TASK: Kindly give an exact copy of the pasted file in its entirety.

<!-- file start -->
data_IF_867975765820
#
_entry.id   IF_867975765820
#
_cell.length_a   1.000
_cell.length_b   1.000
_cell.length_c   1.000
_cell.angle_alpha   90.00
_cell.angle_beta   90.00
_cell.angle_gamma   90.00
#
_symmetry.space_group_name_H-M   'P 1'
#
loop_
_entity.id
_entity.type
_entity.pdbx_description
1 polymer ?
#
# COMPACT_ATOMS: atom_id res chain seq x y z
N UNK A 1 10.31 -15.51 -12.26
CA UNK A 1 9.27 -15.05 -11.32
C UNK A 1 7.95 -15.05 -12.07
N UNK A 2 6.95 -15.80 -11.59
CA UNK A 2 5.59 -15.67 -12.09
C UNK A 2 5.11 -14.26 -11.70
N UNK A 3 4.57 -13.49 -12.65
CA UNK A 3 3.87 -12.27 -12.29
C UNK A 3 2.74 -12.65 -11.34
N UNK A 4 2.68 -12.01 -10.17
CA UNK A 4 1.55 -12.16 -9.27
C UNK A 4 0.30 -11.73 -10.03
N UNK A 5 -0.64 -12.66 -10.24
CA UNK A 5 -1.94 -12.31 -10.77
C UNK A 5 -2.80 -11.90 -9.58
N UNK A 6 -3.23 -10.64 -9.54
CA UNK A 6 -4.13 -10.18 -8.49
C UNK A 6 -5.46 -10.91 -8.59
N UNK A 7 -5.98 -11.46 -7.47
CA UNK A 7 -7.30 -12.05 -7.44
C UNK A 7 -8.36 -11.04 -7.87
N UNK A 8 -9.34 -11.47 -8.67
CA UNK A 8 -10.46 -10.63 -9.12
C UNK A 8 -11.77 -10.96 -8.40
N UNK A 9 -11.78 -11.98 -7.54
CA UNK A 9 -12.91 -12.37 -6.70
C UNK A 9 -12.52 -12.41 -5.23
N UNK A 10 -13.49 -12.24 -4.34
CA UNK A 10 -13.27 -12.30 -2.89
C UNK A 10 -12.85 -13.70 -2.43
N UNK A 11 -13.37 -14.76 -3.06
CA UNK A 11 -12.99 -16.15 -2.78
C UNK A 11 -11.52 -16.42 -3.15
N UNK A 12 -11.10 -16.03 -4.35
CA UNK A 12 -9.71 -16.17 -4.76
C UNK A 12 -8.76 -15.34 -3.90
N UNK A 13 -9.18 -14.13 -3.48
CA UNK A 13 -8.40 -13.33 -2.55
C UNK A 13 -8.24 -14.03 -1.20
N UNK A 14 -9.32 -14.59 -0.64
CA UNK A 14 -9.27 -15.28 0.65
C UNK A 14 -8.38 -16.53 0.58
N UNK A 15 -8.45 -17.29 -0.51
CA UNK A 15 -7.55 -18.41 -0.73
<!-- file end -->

data_IF_867975765820
#
_entry.id   IF_867975765820
#
_cell.length_a   1.000
_cell.length_b   1.000
_cell.length_c   1.000
_cell.angle_alpha   90.00
_cell.angle_beta   90.00
_cell.angle_gamma   90.00
#
_symmetry.space_group_name_H-M   'P 1'
#
loop_
_entity.id
_entity.type
_entity.pdbx_description
1 polymer ?
#
# COMPACT_ATOMS: atom_id res chain seq x y z
N UNK A 1 10.31 -15.51 -12.26
CA UNK A 1 9.27 -15.05 -11.32
C UNK A 1 7.95 -15.05 -12.07
N UNK A 2 6.95 -15.80 -11.59
CA UNK A 2 5.59 -15.67 -12.09
C UNK A 2 5.11 -14.26 -11.70
N UNK A 3 4.57 -13.49 -12.65
CA UNK A 3 3.87 -12.27 -12.29
C UNK A 3 2.74 -12.65 -11.34
N UNK A 4 2.68 -12.01 -10.17
CA UNK A 4 1.55 -12.16 -9.27
C UNK A 4 0.30 -11.73 -10.03
N UNK A 5 -0.64 -12.66 -10.24
CA UNK A 5 -1.94 -12.31 -10.77
C UNK A 5 -2.80 -11.90 -9.58
N UNK A 6 -3.23 -10.64 -9.54
CA UNK A 6 -4.13 -10.18 -8.49
C UNK A 6 -5.46 -10.91 -8.59
N UNK A 7 -5.98 -11.46 -7.47
CA UNK A 7 -7.30 -12.05 -7.44
C UNK A 7 -8.36 -11.04 -7.87
N UNK A 8 -9.34 -11.47 -8.67
CA UNK A 8 -10.46 -10.63 -9.12
C UNK A 8 -11.77 -10.96 -8.40
N UNK A 9 -11.78 -11.98 -7.54
CA UNK A 9 -12.91 -12.37 -6.70
C UNK A 9 -12.52 -12.41 -5.23
N UNK A 10 -13.49 -12.24 -4.34
CA UNK A 10 -13.27 -12.30 -2.89
C UNK A 10 -12.85 -13.70 -2.43
N UNK A 11 -13.37 -14.76 -3.06
CA UNK A 11 -12.99 -16.15 -2.78
C UNK A 11 -11.52 -16.42 -3.15
N UNK A 12 -11.10 -16.03 -4.35
CA UNK A 12 -9.71 -16.17 -4.76
C UNK A 12 -8.76 -15.34 -3.90
N UNK A 13 -9.18 -14.13 -3.48
CA UNK A 13 -8.40 -13.33 -2.55
C UNK A 13 -8.24 -14.03 -1.20
N UNK A 14 -9.32 -14.59 -0.64
CA UNK A 14 -9.27 -15.28 0.65
C UNK A 14 -8.38 -16.53 0.58
N UNK A 15 -8.45 -17.29 -0.51
CA UNK A 15 -7.55 -18.41 -0.73